Unsecured credit explained
Financial terminology can be confusing. Press reports do not always help, sometimes conflating different types of credit or even confusing them.
Most people understand that secured credit is credit that is secured against an asset. Usually this is property - typically the borrower's primary residence, provided there is sufficient equity. However, it can also be jewellery, valuable artwork or similar. It acts as the lender's guarantee that it will get its money back (plus interest), even if the borrower defaults. This relative certainty is why interest rates on secured loans may be lower than those for unsecured loans, and repayment terms more advantageous.
Unsecured borrowing is a different prospect entirely. It covers a wide spectrum of financial products, encompassing credit cards, loans and overdrafts.
Some, like overdrafts, come almost as standard as part of many bank accounts. It does pay to be cautious when it comes to overdrafts, though. Although there is a cap on the charges that banks are permitted to apply, the difference between the fees charged for an authorised and an unauthorised overdraft can be significant. If you are concerned that your bank account may be about to slide into the red and you do not have a pre-arranged overdraft, call your bank. Many overdrafts can be arranged immediately via a single phone call.authorised and an unauthorised overdraft can be significant. If you are concerned that your bank account may be about to slide into the red and you do not have a pre-arranged overdraft, call your bank. Many overdrafts can be arranged immediately via a single phone call.
As with overdrafts, credit cards are a potentially expensive way to borrow. If the Labour Party's proposal to cap interest rates becomes law in the future, credit card holders will not have to repay more than double the amount they borrowed. Until such time arrives, unless you can take advantage of one of the interest-free deals, and can move your balance when the interest-free period ends, credit cards will remain costly.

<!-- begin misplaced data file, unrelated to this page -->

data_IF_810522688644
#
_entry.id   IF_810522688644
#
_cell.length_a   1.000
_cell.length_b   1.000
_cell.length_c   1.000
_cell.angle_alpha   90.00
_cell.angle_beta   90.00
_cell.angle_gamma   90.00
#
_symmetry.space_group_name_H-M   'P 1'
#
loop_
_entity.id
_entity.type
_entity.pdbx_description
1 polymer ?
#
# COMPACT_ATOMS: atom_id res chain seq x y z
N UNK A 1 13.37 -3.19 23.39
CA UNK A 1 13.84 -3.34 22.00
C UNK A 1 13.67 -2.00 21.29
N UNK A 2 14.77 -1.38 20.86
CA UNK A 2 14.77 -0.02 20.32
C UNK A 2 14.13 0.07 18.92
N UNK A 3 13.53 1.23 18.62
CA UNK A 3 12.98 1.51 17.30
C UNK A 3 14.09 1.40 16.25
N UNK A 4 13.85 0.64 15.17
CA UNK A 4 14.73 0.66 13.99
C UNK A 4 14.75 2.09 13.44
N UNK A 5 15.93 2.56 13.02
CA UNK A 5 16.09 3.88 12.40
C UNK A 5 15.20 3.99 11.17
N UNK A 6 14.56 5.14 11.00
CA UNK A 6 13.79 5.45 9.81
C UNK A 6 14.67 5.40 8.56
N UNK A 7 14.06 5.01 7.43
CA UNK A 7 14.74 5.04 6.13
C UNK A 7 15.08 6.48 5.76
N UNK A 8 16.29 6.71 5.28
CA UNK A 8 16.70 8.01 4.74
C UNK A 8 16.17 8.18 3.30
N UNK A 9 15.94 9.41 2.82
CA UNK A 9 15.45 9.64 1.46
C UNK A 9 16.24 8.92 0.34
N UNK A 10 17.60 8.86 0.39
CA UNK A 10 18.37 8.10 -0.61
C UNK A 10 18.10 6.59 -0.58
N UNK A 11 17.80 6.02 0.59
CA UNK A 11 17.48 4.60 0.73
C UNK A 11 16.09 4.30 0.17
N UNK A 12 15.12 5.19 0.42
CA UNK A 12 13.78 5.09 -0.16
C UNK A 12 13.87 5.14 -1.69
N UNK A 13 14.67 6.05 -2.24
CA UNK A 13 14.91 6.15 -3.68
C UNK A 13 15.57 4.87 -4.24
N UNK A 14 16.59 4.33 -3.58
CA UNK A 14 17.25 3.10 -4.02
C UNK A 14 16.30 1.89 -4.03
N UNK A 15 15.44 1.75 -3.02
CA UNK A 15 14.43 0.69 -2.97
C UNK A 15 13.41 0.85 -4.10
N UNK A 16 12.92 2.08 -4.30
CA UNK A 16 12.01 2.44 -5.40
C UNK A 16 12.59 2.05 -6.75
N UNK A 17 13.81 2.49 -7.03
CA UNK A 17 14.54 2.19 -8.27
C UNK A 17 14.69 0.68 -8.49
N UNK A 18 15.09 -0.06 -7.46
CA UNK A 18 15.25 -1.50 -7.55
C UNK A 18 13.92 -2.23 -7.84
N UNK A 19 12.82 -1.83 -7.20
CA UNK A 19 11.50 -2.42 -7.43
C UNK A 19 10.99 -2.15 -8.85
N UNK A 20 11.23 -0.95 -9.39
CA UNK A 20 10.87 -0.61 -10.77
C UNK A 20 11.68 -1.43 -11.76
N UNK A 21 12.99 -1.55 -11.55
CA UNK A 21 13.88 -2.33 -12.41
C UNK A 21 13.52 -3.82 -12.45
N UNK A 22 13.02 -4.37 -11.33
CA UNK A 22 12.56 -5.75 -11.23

Unsecured loans come in several guises. Although frequently not classified as such, and differing quite fundamentally from commercially available loans, student loans are one form of unsecured borrowing. Eligibility depends not on your credit rating but on your status as a first-time, UK resident undergraduate. Moreover, repayments only start when you reach a minimum income threshold, and they are always based on earnings, not borrowings. It is entirely possible never to have to pay back a student loan.
Open to the wider market, car loans are another form of unsecured lending. They have their own particular intrinsic disadvantages, not least the fact that borrowers are paying interest on a depreciating asset. Interest rates are often high, especially for buyers without a substantial down payment or older vehicle to trade in.
Personal loans are what most people think of when unsecured credit is mentioned. Available to a broader market than secured loans, a traditional-style unsecured loan is sourced from a bank, typically the borrower's own bank. However, borrowers who wish to ensure they obtain the best lending terms would be wise to shop around in the current competitive lending market. Equally, potential borrowers who fear a poor credit history may count against them might be surprised if they investigate the loans market more closely. Currently, interest rates on personal loans are at an almost historic low, making them an attractive proposition for the well-informed borrower.